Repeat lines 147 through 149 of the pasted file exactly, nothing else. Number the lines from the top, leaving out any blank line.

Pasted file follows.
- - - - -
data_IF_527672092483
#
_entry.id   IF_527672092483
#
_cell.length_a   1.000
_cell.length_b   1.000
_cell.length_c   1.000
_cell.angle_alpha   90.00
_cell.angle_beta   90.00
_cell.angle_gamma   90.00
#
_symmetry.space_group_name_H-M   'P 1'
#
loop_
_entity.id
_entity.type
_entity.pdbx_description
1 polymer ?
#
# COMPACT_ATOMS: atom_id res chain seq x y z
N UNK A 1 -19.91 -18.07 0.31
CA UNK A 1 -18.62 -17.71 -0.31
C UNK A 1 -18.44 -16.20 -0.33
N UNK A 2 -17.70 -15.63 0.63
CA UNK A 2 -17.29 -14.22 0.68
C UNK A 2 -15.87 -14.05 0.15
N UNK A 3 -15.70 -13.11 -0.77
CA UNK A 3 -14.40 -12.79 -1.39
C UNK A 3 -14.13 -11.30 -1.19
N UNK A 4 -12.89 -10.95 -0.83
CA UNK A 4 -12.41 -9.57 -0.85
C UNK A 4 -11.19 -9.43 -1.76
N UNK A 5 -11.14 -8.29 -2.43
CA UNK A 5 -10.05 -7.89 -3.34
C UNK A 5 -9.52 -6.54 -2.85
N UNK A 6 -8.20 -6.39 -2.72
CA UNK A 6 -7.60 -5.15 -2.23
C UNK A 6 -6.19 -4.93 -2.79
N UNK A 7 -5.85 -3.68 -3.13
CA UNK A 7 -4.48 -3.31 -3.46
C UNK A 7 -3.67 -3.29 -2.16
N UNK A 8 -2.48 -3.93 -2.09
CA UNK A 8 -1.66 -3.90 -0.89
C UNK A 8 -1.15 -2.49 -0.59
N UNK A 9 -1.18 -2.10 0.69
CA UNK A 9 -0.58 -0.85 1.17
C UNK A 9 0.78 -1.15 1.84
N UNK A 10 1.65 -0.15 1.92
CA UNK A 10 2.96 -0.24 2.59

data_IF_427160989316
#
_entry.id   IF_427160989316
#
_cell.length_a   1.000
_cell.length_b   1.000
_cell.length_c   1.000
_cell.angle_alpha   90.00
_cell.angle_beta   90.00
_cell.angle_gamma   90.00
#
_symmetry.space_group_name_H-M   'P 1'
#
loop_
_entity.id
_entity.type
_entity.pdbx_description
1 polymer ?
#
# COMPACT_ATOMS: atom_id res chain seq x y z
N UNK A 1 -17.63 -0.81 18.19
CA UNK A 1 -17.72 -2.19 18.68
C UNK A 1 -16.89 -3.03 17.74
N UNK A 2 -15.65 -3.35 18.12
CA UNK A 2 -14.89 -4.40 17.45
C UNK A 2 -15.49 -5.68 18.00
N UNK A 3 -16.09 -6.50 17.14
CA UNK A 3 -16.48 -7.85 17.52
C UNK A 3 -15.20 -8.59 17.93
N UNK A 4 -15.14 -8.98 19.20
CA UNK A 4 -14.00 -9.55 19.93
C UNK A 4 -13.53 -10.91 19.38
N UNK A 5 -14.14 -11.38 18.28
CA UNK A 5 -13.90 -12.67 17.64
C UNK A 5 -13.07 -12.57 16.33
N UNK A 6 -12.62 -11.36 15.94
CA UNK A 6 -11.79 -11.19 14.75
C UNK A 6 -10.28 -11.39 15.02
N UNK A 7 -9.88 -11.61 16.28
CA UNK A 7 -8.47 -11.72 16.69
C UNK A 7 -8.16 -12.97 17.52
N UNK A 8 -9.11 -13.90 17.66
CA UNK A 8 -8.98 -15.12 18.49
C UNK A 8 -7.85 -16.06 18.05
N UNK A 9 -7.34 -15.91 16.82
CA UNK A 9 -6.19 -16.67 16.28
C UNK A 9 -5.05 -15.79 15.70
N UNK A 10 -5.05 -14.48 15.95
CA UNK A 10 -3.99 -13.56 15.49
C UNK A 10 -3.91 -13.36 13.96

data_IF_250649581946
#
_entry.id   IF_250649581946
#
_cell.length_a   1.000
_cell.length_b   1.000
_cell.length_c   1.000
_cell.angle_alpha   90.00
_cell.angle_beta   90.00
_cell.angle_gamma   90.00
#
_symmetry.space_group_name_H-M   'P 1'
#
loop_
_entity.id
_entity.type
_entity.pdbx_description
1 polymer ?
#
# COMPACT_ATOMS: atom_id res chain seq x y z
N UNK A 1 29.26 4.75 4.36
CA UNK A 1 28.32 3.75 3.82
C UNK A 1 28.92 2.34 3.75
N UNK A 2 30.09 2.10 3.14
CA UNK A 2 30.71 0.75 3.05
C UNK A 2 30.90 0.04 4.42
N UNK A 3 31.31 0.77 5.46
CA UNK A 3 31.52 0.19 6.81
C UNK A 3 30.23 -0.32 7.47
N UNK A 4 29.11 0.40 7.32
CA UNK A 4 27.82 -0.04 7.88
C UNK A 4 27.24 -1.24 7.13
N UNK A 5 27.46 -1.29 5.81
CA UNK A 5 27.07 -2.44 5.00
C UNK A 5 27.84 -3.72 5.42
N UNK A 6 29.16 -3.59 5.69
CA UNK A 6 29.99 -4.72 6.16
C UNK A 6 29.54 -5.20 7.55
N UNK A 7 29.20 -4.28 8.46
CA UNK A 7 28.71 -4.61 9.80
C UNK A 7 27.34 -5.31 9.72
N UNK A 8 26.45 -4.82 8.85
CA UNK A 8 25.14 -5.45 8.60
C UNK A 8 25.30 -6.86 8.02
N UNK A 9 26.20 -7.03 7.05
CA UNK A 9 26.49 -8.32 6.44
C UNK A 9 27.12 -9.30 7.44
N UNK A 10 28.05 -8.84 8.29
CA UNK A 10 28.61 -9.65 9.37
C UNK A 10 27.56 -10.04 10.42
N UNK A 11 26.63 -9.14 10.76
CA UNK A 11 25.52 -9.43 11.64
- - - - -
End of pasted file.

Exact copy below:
N UNK A 10 28.05 -8.84 8.29
CA UNK A 10 28.61 -9.65 9.37
C UNK A 10 27.56 -10.04 10.42